Hotel Receptionist Job Description
Greeting and ensuring that guests are accommodated are the primary roles of a hotel receptionist, often referred to as a hotel front desk agent or clerk. The hotel receptionist is typically the first hotel employee guests encounter when they arrive at a hotel, so easy conversationalists with a welcoming, courteous manner will help set the right tone in this role. They’re also tasked with managing reservations and checking out guests. Receptionists work for both large hotel chains or smaller, private facilities. Because hotels serve guests at all hours, receptionists may need to work weekend and holiday shifts during any range of the establishment’s operating hours. Often an entry level position, hotel receptionists report to the front office or hotel manager. Experience as a receptionist can kick start a career in a variety of roles within the hospitality industry.
Hotel Receptionist Duties and Responsibilities
Current job listings commonly included the following duties among the core responsibilities of a hotel receptionist:
Hotel receptionists greet incoming guests and welcome them to the hotel. They confirm reservations, explain hotel amenities, give directions to rooms, and produce room keys. They also arrange for luggage to be brought to rooms upon request.
Handle Guest Inquiries and Complaints
From providing additional linens to handling complaints about noise or room temperature, hotel receptionists are responsible for accommodating guests during their shifts. They contact necessary personnel, such as managers or housekeeping, to handle specific requests or complaints.
Hotel receptionists take all incoming calls at a hotel. They handle phone reservations, confirm previously-made reservations, give directions to the hotel and answer any questions customers have about the lodgings.
When a guest’s stay is over, hotel receptionists handle check-outs. At this time, they will issue payments such as additional room charges and process debit or credit cards to pay for room fees.
Hotel Receptionist Skills
Strong interpersonal, verbal communication, and customer service skills are the top abilities needed for hotel receptionists. They should be patient and display above-average organizational skills. The abilities to deal effectively with crises and work with a diverse population are essential for this position. The following skills are commonly sought after by employers:
- Administration – while some on-the-job training will be provided, receptionists need a level of comfort in computer, bookkeeping, phone, and other administrative skills
- Math skills – calculating guest charges and settling room payments as well as processing invoices and completing payment transactions require basic math skills from receptionists
- Attention to detail – in order to maintain a functioning front desk, receptions are highly organized and detail-oriented
- Multitasking – hotel receptionists often juggle many requests at a time and are good at prioritizing tasks without missing a beat
- Customer service – as the first in line to respond to guest complaints and special requests, hotel receptionists excel at dealing with people in a professional, calm manner. They are natural listeners who understand the importance of verbal and non-verbal communication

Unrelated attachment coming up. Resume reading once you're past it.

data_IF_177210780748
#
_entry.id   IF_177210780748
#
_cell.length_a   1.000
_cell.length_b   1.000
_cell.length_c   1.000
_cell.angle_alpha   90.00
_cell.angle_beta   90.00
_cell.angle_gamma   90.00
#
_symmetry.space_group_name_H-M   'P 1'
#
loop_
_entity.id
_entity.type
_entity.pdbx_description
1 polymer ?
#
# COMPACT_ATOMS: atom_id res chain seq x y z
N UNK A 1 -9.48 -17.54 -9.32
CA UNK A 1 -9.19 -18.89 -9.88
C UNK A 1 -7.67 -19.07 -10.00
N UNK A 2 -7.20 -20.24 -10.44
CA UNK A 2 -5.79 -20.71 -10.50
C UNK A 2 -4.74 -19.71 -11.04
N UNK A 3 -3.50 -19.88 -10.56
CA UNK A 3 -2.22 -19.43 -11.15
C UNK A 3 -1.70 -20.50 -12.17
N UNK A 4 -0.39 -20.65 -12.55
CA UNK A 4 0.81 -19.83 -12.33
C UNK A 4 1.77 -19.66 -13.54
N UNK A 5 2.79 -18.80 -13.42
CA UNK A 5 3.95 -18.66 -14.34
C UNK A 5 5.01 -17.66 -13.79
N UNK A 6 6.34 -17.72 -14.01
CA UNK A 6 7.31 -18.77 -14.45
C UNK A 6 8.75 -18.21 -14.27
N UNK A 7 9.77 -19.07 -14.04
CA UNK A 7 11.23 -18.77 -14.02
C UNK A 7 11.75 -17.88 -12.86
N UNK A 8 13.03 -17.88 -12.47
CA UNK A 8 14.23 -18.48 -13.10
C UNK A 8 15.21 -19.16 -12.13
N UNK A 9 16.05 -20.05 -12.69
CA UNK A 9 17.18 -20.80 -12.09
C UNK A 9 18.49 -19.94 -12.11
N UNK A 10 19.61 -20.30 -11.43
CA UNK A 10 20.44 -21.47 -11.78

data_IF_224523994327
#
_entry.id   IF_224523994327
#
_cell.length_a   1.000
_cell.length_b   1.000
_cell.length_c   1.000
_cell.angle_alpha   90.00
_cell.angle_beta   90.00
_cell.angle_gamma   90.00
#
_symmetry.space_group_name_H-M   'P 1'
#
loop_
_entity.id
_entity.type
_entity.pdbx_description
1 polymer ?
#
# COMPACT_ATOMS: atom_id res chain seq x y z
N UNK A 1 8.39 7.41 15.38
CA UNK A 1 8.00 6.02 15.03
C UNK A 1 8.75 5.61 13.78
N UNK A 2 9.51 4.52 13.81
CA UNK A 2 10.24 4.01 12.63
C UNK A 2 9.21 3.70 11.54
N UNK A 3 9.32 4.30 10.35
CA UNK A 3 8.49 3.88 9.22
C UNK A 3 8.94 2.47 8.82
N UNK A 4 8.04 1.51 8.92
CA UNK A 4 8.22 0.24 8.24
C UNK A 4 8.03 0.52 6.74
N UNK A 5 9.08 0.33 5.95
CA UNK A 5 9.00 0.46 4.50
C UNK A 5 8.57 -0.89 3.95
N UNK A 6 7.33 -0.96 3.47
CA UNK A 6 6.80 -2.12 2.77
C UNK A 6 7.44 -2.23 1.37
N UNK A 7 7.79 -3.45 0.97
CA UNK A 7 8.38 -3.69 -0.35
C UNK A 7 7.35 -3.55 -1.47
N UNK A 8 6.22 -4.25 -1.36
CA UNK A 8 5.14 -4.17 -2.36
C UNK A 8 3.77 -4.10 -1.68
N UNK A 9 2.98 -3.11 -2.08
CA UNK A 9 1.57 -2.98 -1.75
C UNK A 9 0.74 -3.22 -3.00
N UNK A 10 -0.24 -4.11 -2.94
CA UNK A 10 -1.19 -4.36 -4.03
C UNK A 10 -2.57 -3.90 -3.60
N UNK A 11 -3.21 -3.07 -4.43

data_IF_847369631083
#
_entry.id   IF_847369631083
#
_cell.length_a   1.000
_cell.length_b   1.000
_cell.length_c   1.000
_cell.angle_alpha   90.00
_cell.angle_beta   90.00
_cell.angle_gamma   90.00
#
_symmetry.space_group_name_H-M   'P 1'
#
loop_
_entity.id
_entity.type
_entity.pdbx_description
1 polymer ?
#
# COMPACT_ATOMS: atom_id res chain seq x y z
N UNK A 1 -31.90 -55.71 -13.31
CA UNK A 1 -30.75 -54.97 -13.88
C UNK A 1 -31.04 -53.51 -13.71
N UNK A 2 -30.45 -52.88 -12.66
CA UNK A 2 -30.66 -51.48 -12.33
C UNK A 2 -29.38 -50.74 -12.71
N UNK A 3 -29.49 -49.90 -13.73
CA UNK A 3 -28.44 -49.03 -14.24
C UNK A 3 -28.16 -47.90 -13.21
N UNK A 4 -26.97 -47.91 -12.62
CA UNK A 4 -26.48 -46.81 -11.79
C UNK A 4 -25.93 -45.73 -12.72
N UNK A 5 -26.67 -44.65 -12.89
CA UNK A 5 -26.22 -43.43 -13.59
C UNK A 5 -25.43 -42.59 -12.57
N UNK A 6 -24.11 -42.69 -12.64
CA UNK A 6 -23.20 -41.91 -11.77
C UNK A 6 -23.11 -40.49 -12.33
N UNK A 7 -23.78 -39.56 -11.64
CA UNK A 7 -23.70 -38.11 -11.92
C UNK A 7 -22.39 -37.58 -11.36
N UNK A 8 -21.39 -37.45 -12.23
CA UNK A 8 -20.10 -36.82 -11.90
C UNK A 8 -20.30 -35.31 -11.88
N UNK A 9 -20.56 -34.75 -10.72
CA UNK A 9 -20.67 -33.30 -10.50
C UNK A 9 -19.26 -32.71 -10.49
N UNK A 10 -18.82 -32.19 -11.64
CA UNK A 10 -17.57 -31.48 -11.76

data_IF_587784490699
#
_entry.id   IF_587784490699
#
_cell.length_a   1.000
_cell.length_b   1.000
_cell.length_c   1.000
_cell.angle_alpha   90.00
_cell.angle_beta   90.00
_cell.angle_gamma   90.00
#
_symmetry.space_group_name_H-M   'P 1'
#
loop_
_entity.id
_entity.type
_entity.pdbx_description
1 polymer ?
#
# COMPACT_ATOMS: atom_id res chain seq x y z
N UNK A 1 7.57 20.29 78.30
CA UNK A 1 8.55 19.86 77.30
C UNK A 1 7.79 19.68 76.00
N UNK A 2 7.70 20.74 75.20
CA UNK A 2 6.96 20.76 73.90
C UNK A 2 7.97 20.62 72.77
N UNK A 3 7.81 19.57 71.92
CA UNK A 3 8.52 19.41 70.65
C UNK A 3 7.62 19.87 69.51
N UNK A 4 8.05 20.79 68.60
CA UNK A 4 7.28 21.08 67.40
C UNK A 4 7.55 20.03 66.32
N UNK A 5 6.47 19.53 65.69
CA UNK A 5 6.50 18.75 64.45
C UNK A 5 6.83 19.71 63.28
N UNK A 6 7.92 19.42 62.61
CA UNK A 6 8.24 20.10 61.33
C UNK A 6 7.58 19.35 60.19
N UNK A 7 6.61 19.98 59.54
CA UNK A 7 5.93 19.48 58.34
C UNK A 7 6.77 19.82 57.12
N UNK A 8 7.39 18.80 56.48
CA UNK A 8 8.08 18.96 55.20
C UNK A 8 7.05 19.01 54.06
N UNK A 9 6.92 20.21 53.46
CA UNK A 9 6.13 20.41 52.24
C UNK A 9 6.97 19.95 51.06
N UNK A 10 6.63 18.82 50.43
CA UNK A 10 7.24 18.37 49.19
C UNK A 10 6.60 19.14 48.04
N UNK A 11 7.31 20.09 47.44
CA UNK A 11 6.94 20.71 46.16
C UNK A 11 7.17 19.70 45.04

Hotel Receptionist Salary and Outlook
The Bureau of Labor Statistics (BLS) reports that the median annual salary for hotel receptionists is $22,070. Those earning in the tenth percentile realize a median salary of $17,470, while top earners can make $31,850. Higher salaries tend to be paid in the northeastern and western US, with those working in Hawaii ($41,010), District of Columbia ($34,300), and New York ($30,790) earning the highest mean annual wages.
The overall projected employment growth rate for all receptionists is expected to be 9 percent through 2026, according to the BLS. An increase in automated services and interactive websites may alter this position in the coming years; for instance, guests are increasingly able to make reservations online, thus eliminating the need for hotel receptionists to serve in this capacity. This would generally have little effect on the need for this occupation, however, as all hotels will need hotel receptionists to deliver customer service and address the needs of patrons.
Hotel Receptionist Resources
Below you will find additional resources to help you learn more about becoming and working as a hotel receptionist. Professional associations, blogs, and books detail what it’s like to work in this field.
AICR The International Association for Deputy Managers and Front Office Managers of Luxury Hotels – Founded in 1964, this professional association offers hotel receptionists and other hotel personnel educational courses, a mentoring program, and more
National Association of Professional Receptionists (NAPR) – Hotel receptionists can find useful resources and support, such as educational opportunities and accreditation, through this organization
Front of House Magazine – This publication covers various topics relevant to hotel receptionists, from amusing stories to best practices regarding stress management, guest relations, and telephone etiquette
How to Be a Hotel Receptionist by Matt Shiells-Jones – Containing scenarios and best practices for customer complaints, telephone calls, and more, this book details everything a potential hotel receptionist would need to know to succeed in this career
Tales From the Front Desk by Elisha Forrester – Written by a hotel receptionist, this book explores real-life situations and events – some of which are comical – that give a sense of what can transpire in the daily life of this profession
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